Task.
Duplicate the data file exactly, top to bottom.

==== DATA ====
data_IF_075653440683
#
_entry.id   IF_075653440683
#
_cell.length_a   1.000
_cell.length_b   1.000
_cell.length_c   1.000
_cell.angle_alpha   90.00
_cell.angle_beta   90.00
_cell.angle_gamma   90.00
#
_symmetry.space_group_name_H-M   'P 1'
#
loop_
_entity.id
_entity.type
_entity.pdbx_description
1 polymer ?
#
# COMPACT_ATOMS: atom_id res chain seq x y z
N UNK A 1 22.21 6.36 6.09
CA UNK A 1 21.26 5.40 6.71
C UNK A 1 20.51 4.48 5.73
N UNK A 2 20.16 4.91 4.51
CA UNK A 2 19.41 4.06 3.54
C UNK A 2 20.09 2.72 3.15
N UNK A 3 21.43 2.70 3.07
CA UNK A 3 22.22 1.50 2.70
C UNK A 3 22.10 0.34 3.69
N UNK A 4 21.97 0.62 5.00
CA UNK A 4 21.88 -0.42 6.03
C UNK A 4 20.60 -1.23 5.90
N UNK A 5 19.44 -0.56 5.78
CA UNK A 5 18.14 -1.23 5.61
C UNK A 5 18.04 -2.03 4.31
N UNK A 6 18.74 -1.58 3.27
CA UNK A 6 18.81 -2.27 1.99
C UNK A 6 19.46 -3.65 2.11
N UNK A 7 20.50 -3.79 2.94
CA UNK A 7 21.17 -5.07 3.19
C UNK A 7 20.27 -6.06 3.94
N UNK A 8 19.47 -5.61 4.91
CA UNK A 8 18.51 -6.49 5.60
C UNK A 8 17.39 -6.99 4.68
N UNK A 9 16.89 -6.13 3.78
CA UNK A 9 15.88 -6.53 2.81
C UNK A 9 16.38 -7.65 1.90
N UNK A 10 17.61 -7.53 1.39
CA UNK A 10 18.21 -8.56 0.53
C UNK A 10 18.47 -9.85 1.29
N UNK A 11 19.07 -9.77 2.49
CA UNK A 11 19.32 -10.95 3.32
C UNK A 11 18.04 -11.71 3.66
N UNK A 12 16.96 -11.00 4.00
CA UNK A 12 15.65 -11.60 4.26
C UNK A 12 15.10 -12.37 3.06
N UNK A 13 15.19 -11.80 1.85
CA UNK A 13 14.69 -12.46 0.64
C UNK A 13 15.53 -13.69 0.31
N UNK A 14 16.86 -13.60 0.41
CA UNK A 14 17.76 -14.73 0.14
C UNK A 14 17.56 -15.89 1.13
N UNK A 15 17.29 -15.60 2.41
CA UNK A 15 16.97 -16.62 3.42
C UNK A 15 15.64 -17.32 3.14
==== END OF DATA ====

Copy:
data_IF_075653440683
#
_entry.id   IF_075653440683
#
_cell.length_a   1.000
_cell.length_b   1.000
_cell.length_c   1.000
_cell.angle_alpha   90.00
_cell.angle_beta   90.00
_cell.angle_gamma   90.00
#
_symmetry.space_group_name_H-M   'P 1'
#
loop_
_entity.id
_entity.type
_entity.pdbx_description
1 polymer ?
#
# COMPACT_ATOMS: atom_id res chain seq x y z
N UNK A 1 22.21 6.36 6.09
CA UNK A 1 21.26 5.40 6.71
C UNK A 1 20.51 4.48 5.73
N UNK A 2 20.16 4.91 4.51
CA UNK A 2 19.41 4.06 3.54
C UNK A 2 20.09 2.72 3.15
N UNK A 3 21.43 2.70 3.07
CA UNK A 3 22.22 1.50 2.70
C UNK A 3 22.10 0.34 3.69
N UNK A 4 21.97 0.62 5.00
CA UNK A 4 21.88 -0.42 6.03
C UNK A 4 20.60 -1.23 5.90
N UNK A 5 19.44 -0.56 5.78
CA UNK A 5 18.14 -1.23 5.61
C UNK A 5 18.04 -2.03 4.31
N UNK A 6 18.74 -1.58 3.27
CA UNK A 6 18.81 -2.27 1.99
C UNK A 6 19.46 -3.65 2.11
N UNK A 7 20.50 -3.79 2.94
CA UNK A 7 21.17 -5.07 3.19
C UNK A 7 20.27 -6.06 3.94
N UNK A 8 19.47 -5.61 4.91
CA UNK A 8 18.51 -6.49 5.60
C UNK A 8 17.39 -6.99 4.68
N UNK A 9 16.89 -6.13 3.78
CA UNK A 9 15.88 -6.53 2.81
C UNK A 9 16.38 -7.65 1.90
N UNK A 10 17.61 -7.53 1.39
CA UNK A 10 18.21 -8.56 0.53
C UNK A 10 18.47 -9.85 1.29
N UNK A 11 19.07 -9.77 2.49
CA UNK A 11 19.32 -10.95 3.32
C UNK A 11 18.04 -11.71 3.66
N UNK A 12 16.96 -11.00 4.00
CA UNK A 12 15.65 -11.60 4.26
C UNK A 12 15.10 -12.37 3.06
N UNK A 13 15.19 -11.80 1.85
CA UNK A 13 14.69 -12.46 0.64
C UNK A 13 15.53 -13.69 0.31
N UNK A 14 16.86 -13.60 0.41
CA UNK A 14 17.76 -14.73 0.14
C UNK A 14 17.56 -15.89 1.13
N UNK A 15 17.29 -15.60 2.41
CA UNK A 15 16.97 -16.62 3.42
C UNK A 15 15.64 -17.32 3.14